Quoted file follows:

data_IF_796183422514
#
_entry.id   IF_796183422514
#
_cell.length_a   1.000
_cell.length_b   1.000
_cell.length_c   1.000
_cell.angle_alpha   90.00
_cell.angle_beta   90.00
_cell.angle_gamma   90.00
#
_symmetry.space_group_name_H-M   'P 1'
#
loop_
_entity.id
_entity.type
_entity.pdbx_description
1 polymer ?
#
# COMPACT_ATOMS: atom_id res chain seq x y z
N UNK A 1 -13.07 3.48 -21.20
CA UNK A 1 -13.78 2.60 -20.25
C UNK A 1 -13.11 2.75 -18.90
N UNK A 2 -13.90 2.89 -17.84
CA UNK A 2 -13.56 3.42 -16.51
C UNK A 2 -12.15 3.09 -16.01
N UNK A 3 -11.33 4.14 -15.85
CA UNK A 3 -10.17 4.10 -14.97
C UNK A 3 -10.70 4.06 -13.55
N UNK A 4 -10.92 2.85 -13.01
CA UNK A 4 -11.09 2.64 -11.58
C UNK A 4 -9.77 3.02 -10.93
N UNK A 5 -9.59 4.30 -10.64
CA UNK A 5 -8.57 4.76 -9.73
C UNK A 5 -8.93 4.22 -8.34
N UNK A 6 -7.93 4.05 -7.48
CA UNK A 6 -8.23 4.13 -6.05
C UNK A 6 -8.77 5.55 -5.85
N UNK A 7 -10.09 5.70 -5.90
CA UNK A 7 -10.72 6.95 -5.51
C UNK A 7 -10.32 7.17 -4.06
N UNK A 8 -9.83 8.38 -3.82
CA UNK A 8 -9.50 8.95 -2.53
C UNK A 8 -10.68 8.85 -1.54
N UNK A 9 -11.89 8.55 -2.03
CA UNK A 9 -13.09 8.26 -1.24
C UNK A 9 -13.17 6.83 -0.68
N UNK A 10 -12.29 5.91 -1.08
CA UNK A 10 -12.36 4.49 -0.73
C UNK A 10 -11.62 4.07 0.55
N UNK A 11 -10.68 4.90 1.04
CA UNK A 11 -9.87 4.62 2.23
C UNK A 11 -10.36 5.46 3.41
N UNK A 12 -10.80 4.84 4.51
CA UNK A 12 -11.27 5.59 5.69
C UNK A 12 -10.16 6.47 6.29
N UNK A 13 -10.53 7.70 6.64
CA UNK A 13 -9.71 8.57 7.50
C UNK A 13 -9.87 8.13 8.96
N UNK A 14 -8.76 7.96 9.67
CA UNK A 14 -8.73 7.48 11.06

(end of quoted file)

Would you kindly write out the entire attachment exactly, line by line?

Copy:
data_IF_796183422514
#
_entry.id   IF_796183422514
#
_cell.length_a   1.000
_cell.length_b   1.000
_cell.length_c   1.000
_cell.angle_alpha   90.00
_cell.angle_beta   90.00
_cell.angle_gamma   90.00
#
_symmetry.space_group_name_H-M   'P 1'
#
loop_
_entity.id
_entity.type
_entity.pdbx_description
1 polymer ?
#
# COMPACT_ATOMS: atom_id res chain seq x y z
N UNK A 1 -13.07 3.48 -21.20
CA UNK A 1 -13.78 2.60 -20.25
C UNK A 1 -13.11 2.75 -18.90
N UNK A 2 -13.90 2.89 -17.84
CA UNK A 2 -13.56 3.42 -16.51
C UNK A 2 -12.15 3.09 -16.01
N UNK A 3 -11.33 4.14 -15.85
CA UNK A 3 -10.17 4.10 -14.97
C UNK A 3 -10.70 4.06 -13.55
N UNK A 4 -10.92 2.85 -13.01
CA UNK A 4 -11.09 2.64 -11.58
C UNK A 4 -9.77 3.02 -10.93
N UNK A 5 -9.59 4.30 -10.64
CA UNK A 5 -8.57 4.76 -9.73
C UNK A 5 -8.93 4.22 -8.34
N UNK A 6 -7.93 4.05 -7.48
CA UNK A 6 -8.23 4.13 -6.05
C UNK A 6 -8.77 5.55 -5.85
N UNK A 7 -10.09 5.70 -5.90
CA UNK A 7 -10.72 6.95 -5.51
C UNK A 7 -10.32 7.17 -4.06
N UNK A 8 -9.83 8.38 -3.82
CA UNK A 8 -9.50 8.95 -2.53
C UNK A 8 -10.68 8.85 -1.54
N UNK A 9 -11.89 8.55 -2.03
CA UNK A 9 -13.09 8.26 -1.24
C UNK A 9 -13.17 6.83 -0.68
N UNK A 10 -12.29 5.91 -1.08
CA UNK A 10 -12.36 4.49 -0.73
C UNK A 10 -11.62 4.07 0.55
N UNK A 11 -10.68 4.90 1.04
CA UNK A 11 -9.87 4.62 2.23
C UNK A 11 -10.36 5.46 3.41
N UNK A 12 -10.80 4.84 4.51
CA UNK A 12 -11.27 5.59 5.69
C UNK A 12 -10.16 6.47 6.29
N UNK A 13 -10.53 7.70 6.64
CA UNK A 13 -9.71 8.57 7.50
C UNK A 13 -9.87 8.13 8.96
N UNK A 14 -8.76 7.96 9.67
CA UNK A 14 -8.73 7.48 11.06